But, ultimately, Friedlander keeps a blank face in his self portraits in an attempt to minimalize the involvement his conscious self can add to the portrayal of himself.  By staying blank and remaining completely physical, he is able to create a true to life portrayal of himself, but he does not give much away on his message in each image.  I guess it is ultimately a study of self and self perception, made more as a form of self discovery for Friedlander himself.  There is a lot one can learn from viewing Friedlanders self portraits; most importantly, to not get sucked in perfecting what you want yourself to look like and just accept what is reality.  We cannot change who we are, and we have to stay true to this using the photographic medium.

Self-portraits show different sides to the subject and photographer taking the photography - these sides can be realistically portrayed (Friedman, Nan Goldin) or portrayals of how something they want to be, but aren’t (Cindy Sherman).  Self portrays show the portrayal of self amidst an environment (self and setting are the two main elements of self portraits), and how both interrelate or sometimes don’t.  The setting affects the photographer, and the photographer inhabiting that space affects the setting, and both influence one another in harmonious and not so harmonious ways.  Self portraits are ultimately a visual portrayal of self, either realistic or unrealistically, and the relation between individual and the environment surrounding them.

Updated Research Proposal

ACM328 Research Proposal
Marcus Backman


Project Title
Neither/nor; Investigating a liminal conscious state using the photographic medium


Research Question

How can transitional periods in one’s life, such as when one is in the process of moving house, along with the emotional and mental feeling of disconnection and liminality of living neither ‘here’ nor ‘there’ that go with it, be faithfully portrayed visually using the photographic medium? 

Project Overview Statement
I intend to mainly research the idea of ‘liminality’ for this assignment.  Liminality is described as the conscious state whereby one is on a ‘threshold’ between two separate planes (which could be separate spaces, between homes, jobs, important decisions, etc).  In such a state, one is stuck at the midpoint of transition in a sequence between two positions – it signifies the paradoxical situation whereby the death of the old coexists with birth of the new.  For me personally, this is a sensation I am currently dealing with in the process of moving homes for the first time in my life, and I feel stuck in this state of limbo while we wait to sell our house before we move into our new one. 

I want to explore this idea by creating two separate pieces of photographic work, containing photography I will create at both my old and new houses; representing the old and the new coexisting with me stuck in the center of each piece in a luminous state.  Ultimately, these pieces will be self-portraits of myself as the subject, with my homes acting as the setting.

The final pieces will be created using a photo-collage grid like aesthetic, similar to David Hockney’s Polaroid ‘joiners’.  As such, they will be large overall images made up of smaller prints of a scene, combined together to create an overall ‘whole’ image.  These small prints will be organized and stuck up on a wall, combined together to create the final pieces, and will make up the final presented submission of my works.  As I will be split into 64 different pieces in each image, this grid aesthetic is a perfect way to visually portray my disconnectedness in this liminal state.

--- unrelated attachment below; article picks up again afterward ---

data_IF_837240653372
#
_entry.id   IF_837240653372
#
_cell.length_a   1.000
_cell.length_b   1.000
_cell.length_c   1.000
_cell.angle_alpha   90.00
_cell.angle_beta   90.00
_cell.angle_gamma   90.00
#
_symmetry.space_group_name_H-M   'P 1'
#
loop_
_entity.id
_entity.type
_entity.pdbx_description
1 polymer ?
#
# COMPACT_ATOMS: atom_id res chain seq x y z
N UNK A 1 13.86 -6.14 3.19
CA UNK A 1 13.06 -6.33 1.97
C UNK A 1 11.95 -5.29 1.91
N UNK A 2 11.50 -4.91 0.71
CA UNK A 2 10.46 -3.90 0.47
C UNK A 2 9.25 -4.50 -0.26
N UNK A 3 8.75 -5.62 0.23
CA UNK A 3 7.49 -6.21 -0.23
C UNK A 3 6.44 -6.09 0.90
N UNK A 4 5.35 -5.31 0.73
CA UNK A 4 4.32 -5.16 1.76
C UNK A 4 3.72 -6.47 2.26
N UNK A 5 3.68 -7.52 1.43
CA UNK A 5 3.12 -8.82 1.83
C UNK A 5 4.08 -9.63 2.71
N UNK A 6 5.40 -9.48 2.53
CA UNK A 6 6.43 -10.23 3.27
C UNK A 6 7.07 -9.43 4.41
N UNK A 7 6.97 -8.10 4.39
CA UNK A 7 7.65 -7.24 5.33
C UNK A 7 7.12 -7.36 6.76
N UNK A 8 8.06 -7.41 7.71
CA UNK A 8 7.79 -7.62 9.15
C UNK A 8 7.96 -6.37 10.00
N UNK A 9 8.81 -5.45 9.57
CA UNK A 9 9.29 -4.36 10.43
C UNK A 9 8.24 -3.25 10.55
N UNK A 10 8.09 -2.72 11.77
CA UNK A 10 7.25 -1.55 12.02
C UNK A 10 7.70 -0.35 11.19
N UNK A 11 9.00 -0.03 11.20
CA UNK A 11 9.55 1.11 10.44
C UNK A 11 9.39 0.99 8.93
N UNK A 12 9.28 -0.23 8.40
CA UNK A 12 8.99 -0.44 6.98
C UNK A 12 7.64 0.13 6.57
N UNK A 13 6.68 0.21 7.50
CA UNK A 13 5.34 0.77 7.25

I will be using my Pentax K5 DSLR, a tripod, a shutter release, and post-processing in adobe lightroom for this assignment. 

 

The Context of your Work.

The genre for these pieces are ultimately ‘self-portraiture’.

Technically, there are many photographers who have worked using photo-collage/photo-montage techniques that I am going to use for this assignment.  David Hockney’s Polaroid and 35mm joiners, Robert Flick’s grid creations of settings and streets, Sohei Nishino’s immense cut and paste/photomontage city scapes, Thomas Kellner’s technique of creating a complete image on rolls of film joined to each other, and Bill Vazan’s unique portrayals of geometric settings, are some of the most important visual influences for me.

On the theory side of this, I have done extensive research into the idea of ‘liminality’, drawing on works by the psychoanalyst Carl Jung, whom investigated this state of ‘in-betweeness’ and how  it affected and helped an individual grow.  Jung stated that :’What takes place in the dark phase of liminality is a process of breaking down…in the interest of “making whole” one’s meaning, purpose and sense of relatedness once more’.  Jung’s idea of liminality is also directly related to my technical aesthetic using the grid structure.  I also researched anthropologist Victor Turner, who investigated this state whereby a person is separated from one status in a culture, then placed in this state of liminality, and after time, is returned to the social structure in a new status and role.  This research was undertaken in relation to primitive tribal initiation ceremonies, but the concepts created by Turner on liminality can be used extensively on more contemporary situations, as Carl Jung has done with conscious states. 


This project works within aesthetic boundaries set by artists such as David Hockney and Robert Flick, but conceptually I think this is unique, with the idea of ‘liminality’ not being a common known conceptual term, nor has it been properly investigated in photographic form.

 

Marcus Backman - self portrait(s)